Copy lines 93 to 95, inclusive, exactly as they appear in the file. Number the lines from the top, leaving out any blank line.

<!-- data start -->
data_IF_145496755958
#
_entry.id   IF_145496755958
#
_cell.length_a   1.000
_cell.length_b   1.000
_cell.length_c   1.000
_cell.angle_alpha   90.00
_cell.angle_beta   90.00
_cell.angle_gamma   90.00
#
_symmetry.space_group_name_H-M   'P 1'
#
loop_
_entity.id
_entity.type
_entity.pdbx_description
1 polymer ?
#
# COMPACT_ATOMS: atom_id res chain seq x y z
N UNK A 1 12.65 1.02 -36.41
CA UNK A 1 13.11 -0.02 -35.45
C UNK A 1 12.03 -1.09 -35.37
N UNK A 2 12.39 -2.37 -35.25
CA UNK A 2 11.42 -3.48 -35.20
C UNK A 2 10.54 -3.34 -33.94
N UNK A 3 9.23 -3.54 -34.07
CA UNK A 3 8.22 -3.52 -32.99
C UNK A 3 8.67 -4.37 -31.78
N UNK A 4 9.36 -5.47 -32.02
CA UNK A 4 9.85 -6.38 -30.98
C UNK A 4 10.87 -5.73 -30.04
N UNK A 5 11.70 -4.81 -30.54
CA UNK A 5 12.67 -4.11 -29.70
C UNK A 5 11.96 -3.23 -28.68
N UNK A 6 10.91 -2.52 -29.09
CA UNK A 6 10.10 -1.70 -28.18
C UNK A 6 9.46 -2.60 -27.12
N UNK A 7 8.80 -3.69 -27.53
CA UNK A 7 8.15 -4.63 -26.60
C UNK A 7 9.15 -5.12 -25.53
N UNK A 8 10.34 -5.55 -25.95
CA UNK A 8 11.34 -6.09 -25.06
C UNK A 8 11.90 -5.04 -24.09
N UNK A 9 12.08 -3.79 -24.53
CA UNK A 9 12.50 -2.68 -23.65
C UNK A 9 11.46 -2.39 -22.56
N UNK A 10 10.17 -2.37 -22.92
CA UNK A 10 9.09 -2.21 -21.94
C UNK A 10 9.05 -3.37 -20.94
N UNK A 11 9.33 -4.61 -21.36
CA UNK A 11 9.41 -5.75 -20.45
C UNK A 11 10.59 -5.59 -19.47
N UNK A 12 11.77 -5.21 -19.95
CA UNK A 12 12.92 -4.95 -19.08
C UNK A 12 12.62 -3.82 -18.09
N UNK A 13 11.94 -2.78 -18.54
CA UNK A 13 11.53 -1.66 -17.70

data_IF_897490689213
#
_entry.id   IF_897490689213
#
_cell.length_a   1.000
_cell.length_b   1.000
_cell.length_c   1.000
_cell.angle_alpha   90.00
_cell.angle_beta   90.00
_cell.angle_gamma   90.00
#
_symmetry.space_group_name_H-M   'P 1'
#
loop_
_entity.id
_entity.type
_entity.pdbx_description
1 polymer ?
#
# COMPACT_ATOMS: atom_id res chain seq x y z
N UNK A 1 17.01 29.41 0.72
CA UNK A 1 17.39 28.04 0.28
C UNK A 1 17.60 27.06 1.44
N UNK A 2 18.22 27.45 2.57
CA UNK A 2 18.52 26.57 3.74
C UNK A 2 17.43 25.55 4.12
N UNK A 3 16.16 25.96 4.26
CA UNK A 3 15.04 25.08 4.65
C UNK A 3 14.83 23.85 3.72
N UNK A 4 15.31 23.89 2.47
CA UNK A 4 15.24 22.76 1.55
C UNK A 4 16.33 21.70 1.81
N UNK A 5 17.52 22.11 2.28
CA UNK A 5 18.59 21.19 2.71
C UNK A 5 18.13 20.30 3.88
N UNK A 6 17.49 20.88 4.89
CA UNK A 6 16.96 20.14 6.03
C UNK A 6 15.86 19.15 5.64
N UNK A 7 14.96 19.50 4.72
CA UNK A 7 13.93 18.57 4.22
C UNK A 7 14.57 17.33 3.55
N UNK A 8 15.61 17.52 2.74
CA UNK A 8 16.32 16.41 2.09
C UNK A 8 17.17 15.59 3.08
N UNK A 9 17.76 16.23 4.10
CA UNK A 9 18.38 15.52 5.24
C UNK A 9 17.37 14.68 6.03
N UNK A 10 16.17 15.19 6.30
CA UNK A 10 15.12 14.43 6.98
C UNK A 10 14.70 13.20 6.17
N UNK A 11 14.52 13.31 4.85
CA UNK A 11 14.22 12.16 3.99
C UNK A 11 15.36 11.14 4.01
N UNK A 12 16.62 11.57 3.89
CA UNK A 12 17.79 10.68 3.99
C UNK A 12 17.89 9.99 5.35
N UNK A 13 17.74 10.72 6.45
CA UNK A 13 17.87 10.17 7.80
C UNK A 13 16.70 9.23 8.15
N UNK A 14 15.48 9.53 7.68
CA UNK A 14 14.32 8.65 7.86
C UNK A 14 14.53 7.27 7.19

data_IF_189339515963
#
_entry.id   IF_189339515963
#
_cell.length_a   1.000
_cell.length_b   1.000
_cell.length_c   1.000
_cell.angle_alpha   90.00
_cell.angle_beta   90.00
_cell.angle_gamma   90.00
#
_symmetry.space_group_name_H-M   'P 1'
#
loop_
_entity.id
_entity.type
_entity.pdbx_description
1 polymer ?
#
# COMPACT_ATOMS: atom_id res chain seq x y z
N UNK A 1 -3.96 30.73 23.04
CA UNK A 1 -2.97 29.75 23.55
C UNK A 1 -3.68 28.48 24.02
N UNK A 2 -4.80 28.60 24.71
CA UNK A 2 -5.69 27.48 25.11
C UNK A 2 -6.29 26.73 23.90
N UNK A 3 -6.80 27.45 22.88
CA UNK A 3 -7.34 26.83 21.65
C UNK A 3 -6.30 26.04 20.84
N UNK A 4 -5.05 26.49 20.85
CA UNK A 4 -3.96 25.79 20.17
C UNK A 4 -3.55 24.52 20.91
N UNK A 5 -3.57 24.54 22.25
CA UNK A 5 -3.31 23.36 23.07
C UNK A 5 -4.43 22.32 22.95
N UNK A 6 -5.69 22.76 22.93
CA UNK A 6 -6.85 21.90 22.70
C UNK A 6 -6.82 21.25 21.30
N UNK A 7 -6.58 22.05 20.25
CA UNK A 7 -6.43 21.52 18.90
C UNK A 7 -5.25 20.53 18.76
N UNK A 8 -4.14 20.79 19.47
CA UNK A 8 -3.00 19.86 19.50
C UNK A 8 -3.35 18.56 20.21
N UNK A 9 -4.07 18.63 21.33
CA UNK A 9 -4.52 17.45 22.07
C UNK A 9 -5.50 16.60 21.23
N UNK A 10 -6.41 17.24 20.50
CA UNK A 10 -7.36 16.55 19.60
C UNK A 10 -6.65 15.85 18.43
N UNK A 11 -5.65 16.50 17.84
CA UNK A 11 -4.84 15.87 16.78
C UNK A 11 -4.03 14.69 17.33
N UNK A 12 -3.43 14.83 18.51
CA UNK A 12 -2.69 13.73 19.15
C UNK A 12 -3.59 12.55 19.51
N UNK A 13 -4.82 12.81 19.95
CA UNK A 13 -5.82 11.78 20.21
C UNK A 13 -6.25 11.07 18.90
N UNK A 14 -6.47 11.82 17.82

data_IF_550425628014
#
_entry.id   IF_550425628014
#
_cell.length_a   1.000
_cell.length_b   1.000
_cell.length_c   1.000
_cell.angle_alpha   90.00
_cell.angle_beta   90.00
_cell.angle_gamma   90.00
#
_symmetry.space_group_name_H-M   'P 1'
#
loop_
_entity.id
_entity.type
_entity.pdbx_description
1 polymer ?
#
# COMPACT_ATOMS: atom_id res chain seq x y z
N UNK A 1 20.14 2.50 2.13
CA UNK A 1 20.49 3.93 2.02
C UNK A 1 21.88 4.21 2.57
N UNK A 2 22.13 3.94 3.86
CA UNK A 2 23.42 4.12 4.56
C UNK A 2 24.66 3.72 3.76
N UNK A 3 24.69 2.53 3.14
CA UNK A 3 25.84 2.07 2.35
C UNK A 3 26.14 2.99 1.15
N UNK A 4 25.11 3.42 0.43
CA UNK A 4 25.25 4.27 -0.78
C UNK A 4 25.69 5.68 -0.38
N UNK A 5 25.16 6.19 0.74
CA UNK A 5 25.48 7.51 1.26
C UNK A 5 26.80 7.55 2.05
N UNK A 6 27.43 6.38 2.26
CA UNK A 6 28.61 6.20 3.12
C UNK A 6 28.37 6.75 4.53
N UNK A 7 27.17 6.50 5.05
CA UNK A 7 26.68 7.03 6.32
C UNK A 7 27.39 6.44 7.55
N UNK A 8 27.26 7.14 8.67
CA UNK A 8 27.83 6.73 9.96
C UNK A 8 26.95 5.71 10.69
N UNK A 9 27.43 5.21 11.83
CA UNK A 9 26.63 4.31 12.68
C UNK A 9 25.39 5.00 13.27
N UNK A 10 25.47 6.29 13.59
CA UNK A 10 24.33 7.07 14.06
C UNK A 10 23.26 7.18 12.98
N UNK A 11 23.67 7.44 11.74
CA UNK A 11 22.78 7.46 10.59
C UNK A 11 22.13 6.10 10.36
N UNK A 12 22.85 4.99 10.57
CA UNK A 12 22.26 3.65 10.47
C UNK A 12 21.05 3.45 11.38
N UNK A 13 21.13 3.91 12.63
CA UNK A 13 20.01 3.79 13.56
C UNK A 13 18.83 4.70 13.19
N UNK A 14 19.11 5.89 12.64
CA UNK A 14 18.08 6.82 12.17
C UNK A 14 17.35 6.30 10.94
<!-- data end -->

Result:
C UNK A 5 18.13 20.30 3.88
N UNK A 6 17.49 20.88 4.89
CA UNK A 6 16.96 20.14 6.03